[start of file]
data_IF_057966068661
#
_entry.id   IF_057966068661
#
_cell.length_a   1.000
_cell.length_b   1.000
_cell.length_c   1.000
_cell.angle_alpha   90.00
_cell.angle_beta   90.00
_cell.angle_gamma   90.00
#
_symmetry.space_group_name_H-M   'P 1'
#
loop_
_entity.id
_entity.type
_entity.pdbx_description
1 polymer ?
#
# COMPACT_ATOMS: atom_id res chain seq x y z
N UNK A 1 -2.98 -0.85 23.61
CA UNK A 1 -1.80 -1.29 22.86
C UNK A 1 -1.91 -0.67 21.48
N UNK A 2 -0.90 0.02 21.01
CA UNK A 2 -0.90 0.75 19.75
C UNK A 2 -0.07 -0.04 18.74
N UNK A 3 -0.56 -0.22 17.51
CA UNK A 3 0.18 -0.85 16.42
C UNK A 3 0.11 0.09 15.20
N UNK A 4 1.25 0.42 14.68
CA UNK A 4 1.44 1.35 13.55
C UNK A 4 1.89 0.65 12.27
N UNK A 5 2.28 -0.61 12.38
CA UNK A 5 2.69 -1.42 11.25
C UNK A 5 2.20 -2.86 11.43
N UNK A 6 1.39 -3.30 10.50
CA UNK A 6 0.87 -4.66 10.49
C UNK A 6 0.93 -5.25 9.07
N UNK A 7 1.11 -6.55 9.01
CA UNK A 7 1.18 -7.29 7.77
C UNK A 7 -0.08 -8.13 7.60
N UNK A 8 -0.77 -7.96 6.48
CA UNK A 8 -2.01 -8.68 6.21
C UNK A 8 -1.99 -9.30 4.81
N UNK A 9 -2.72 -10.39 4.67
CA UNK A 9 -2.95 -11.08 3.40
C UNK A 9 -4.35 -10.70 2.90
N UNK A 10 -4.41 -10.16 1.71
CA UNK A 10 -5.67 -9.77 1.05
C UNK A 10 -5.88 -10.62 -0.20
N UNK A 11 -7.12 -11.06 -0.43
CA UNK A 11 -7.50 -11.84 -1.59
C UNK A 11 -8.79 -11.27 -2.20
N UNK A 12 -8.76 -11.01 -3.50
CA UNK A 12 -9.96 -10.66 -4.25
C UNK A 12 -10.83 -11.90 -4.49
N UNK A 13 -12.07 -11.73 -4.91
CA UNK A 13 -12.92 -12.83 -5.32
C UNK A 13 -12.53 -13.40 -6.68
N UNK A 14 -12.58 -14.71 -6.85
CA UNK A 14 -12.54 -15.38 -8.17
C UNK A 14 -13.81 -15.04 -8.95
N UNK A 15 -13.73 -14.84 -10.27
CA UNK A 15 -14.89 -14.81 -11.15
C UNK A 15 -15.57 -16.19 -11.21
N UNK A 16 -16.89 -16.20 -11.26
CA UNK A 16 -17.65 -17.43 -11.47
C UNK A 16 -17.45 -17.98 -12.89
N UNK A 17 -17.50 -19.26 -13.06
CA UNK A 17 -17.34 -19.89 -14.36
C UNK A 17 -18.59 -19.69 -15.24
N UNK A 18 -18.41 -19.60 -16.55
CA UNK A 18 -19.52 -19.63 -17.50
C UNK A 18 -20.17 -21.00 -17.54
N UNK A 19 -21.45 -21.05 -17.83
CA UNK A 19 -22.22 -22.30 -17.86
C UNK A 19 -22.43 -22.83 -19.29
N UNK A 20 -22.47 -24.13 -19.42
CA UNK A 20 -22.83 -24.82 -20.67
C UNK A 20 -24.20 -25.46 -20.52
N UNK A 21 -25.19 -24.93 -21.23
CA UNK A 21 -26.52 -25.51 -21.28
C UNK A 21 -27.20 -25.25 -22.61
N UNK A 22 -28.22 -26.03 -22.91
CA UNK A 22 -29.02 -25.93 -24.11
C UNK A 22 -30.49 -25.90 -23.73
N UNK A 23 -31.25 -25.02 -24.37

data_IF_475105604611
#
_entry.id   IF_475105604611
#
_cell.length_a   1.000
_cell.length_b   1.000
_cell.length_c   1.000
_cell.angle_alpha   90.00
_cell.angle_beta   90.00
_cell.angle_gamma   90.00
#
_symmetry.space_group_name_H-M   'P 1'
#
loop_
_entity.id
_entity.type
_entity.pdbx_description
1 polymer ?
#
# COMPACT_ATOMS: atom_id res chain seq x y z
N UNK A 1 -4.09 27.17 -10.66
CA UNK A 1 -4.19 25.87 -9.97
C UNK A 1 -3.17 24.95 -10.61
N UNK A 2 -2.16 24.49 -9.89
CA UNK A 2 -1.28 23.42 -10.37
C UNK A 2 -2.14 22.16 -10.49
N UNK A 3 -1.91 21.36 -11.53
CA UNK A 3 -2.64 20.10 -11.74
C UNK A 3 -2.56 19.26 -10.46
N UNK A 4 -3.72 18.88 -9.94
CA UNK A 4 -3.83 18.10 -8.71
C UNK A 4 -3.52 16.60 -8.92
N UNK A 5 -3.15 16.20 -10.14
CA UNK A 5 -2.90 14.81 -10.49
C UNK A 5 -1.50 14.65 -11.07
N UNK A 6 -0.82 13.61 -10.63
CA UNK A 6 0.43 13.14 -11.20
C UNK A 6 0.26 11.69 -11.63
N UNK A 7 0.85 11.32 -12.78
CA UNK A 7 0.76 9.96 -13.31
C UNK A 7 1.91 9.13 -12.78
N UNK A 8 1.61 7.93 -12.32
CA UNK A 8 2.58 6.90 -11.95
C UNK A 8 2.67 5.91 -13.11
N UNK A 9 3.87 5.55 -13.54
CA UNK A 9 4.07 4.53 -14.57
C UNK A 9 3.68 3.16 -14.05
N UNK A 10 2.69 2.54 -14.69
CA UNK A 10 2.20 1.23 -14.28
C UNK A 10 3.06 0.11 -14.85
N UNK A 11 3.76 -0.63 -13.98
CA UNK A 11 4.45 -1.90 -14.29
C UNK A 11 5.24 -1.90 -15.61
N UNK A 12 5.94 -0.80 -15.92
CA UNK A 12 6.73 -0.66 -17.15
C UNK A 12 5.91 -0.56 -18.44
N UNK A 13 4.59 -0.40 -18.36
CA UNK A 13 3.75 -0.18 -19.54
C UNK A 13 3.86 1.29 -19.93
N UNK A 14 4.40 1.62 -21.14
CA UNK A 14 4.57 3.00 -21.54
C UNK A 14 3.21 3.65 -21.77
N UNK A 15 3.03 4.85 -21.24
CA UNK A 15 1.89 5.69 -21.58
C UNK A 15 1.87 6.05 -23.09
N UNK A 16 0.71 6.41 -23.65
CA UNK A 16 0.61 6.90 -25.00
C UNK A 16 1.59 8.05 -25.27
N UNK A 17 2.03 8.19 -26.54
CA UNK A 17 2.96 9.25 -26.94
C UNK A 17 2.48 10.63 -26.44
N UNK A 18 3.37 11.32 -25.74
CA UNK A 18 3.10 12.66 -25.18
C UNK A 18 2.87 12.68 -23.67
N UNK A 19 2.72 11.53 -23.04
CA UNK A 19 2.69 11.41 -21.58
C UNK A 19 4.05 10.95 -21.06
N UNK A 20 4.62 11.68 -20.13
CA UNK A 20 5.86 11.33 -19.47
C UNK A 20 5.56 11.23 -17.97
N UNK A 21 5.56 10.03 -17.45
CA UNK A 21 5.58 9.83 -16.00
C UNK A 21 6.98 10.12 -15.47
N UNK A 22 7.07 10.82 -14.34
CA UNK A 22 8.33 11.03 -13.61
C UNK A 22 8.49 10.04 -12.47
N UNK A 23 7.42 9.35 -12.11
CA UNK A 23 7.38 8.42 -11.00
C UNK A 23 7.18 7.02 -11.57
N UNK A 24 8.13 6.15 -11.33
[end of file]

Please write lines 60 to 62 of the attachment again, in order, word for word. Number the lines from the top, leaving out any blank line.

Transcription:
N UNK A 14 -12.58 -14.71 -6.85
CA UNK A 14 -12.54 -15.38 -8.17
C UNK A 14 -13.81 -15.04 -8.95